Tatties are low carbon footprint pleasures. According to Mike Berners Lee, author of How Bad Are Bananas 1kg of boiled potatoes, cooked gently with the lid on produces 620g of CO2. Much of this is produced by the boiling of the potatoes and less than 220g can be attributed to the growing.


50g = 110g CO2 equivalent (lower if local grown in season)

Stilton Cheese

25g of Stilton: 350g CO2

Though our UK consumption of meat has been falling, our appetite for cheese,m also produced by methane-burping ruminants, keeps rising. While it’s hard to find a greenhouse gas figure for stilton, calculations do exist for cheddar, of around 14kg CO2 equivalent per kilogram.

Veggie brunch

Scrambled eggs

2 eggs = 733g CO2e

As animal protein sources go, eggs are about as low as it gets. A dozen eggs produce around 2.2kg of CO2e. However, again, numerous factors, around the style of farming, transporting and packaging impact on this. Mike Berners Lee observes that a study from Cranfield University suggests that, in terms of climate change, organic eggs are about 25 per cent worse than those from battery farms. He says, “It’s worth remembering that climate change is not he only issue. If you care about animal welfare as well as climate change, buying fewer eggs but making them organic might be a sensible compromise.”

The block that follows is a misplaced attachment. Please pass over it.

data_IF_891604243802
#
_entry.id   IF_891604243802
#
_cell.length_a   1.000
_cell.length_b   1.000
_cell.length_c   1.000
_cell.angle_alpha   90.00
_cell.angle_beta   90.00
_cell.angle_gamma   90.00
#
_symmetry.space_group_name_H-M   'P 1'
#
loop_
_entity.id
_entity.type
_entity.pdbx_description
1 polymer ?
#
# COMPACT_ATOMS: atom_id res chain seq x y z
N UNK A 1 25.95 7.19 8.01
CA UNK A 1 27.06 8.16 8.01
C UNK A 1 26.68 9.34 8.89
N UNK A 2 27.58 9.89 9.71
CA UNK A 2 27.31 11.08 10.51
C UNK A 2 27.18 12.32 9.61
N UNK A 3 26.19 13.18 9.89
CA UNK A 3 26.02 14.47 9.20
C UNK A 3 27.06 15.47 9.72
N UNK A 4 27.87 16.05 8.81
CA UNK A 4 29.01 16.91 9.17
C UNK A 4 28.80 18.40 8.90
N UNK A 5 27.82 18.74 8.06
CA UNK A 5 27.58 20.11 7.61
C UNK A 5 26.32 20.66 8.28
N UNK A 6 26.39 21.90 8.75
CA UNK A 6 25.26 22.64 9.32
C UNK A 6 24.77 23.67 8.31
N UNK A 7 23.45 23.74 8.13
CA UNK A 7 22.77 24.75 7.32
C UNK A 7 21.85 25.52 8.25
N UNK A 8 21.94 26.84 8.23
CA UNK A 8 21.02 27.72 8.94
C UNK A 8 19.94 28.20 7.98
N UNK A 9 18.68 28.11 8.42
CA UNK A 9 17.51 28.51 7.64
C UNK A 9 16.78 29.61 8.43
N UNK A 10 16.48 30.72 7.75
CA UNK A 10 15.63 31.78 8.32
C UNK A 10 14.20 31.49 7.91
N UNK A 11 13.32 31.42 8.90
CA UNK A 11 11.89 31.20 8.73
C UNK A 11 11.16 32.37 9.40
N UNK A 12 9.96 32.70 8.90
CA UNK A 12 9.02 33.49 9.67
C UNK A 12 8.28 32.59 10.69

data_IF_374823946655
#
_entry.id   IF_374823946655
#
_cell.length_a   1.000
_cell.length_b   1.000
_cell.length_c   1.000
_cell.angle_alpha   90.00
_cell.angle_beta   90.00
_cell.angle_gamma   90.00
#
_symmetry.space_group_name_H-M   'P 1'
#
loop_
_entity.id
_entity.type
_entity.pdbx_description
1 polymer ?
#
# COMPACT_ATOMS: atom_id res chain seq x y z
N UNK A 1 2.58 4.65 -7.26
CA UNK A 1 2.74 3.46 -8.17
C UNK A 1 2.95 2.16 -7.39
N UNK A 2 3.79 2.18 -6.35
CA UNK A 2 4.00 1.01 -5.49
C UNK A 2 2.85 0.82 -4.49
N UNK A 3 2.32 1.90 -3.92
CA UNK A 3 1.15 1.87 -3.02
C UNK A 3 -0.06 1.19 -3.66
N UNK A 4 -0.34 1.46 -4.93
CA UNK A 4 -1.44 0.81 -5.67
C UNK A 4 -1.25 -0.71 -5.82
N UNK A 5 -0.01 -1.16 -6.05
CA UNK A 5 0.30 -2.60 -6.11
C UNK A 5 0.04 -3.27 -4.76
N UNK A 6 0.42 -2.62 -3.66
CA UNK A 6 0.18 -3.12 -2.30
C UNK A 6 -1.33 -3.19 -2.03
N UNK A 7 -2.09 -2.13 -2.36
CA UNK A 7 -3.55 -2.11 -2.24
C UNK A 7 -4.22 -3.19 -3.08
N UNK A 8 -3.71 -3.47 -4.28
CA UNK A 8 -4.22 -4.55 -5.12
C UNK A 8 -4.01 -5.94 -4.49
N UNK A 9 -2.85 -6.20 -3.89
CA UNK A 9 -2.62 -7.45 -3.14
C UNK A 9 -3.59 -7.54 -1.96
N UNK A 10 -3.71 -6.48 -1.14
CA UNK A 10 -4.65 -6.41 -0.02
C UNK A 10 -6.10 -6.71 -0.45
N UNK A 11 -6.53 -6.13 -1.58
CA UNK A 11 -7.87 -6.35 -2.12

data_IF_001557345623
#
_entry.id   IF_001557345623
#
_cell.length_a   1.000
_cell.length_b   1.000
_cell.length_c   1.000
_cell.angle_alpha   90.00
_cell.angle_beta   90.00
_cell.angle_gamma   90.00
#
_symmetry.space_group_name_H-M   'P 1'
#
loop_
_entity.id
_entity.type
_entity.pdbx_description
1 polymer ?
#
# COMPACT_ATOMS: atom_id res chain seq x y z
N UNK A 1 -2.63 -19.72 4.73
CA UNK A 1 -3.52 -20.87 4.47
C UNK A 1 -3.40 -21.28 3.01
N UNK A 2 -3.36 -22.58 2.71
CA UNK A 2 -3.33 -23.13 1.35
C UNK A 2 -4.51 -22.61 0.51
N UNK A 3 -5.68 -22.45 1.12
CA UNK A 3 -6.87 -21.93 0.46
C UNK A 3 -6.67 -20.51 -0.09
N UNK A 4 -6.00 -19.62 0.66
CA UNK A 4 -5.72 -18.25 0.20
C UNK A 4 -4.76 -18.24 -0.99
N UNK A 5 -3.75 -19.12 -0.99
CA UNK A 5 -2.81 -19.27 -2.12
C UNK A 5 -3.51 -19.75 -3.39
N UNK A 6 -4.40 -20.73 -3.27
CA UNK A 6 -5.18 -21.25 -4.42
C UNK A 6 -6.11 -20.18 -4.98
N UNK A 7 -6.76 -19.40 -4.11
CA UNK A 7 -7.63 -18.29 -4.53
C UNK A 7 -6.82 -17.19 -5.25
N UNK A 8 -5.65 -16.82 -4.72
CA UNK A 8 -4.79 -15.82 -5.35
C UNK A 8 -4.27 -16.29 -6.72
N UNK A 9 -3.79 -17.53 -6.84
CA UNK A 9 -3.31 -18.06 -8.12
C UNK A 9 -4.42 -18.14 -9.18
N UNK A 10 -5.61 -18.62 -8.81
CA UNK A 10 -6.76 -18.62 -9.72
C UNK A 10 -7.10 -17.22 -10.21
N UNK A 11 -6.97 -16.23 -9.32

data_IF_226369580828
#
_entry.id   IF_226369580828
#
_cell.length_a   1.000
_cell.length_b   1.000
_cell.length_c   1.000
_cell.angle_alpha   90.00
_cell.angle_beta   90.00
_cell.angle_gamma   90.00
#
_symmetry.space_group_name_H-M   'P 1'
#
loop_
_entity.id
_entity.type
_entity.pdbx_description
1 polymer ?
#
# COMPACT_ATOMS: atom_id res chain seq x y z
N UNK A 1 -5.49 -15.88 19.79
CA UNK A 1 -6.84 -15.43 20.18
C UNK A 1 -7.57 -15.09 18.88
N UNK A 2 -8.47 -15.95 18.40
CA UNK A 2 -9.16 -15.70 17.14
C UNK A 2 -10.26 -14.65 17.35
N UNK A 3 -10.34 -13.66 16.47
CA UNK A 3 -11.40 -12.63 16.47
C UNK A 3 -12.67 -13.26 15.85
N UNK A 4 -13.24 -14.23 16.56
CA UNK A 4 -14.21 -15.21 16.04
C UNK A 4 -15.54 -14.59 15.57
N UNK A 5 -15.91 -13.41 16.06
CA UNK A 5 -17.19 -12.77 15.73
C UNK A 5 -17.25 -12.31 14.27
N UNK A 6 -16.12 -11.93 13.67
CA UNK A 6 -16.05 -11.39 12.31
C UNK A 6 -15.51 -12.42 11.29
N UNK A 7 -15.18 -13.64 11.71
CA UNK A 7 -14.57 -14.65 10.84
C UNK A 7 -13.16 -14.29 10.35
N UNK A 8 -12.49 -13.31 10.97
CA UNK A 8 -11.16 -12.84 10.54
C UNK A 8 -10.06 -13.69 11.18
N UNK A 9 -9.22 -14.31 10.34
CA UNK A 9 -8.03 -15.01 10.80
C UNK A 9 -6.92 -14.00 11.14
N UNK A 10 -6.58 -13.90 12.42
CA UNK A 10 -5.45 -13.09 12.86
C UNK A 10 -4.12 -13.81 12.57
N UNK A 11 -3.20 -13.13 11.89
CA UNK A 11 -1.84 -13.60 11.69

40g = CO2e

University of Manchester researchers looked at sliced loaves and found footprints ranging from 977 to 1244g CO2 per loaf. They said, “Wholemeal thick-sliced bread packaged in plastic bags has the lowest carbon footprint and white medium-sliced bread in paper bag the highest.”


Half = 211g CO2e

We're now so barmy for the avocado it’s hardly possible to buy a brunch without a splurge of green. This obsession is having its impact. Mexico’s avocado boom has also been blamed for deforestation. A study by Carbon Footprint Ltd found that a small pack of two avocados transported into the UK from Chile had an emissions footprint of 846.36g CO2. Factors included were the energy, water, fertiliser and pesticide required to grow them as well as the resources used for packing and the energy used in processing and transporting.

Cherry tomatoes

50g = 100 to 250g of CO2e

Our beloved cherry tomatoes come with a sting. Those farmed in the UK are mostly grown in greenhouses heated by gas and oil. Overrall Spanish tomatoes rate better. One ten-year-old study found that UK cherry production in stand-alone heated houses created over five times the amount of greenhouse gases as the production and transport of their Spanish equivalent. However, a new generation of high-tech UK greenhouses is becoming more energy efficient. But, without a carbon footprint label on your packet, how can you tell which ones?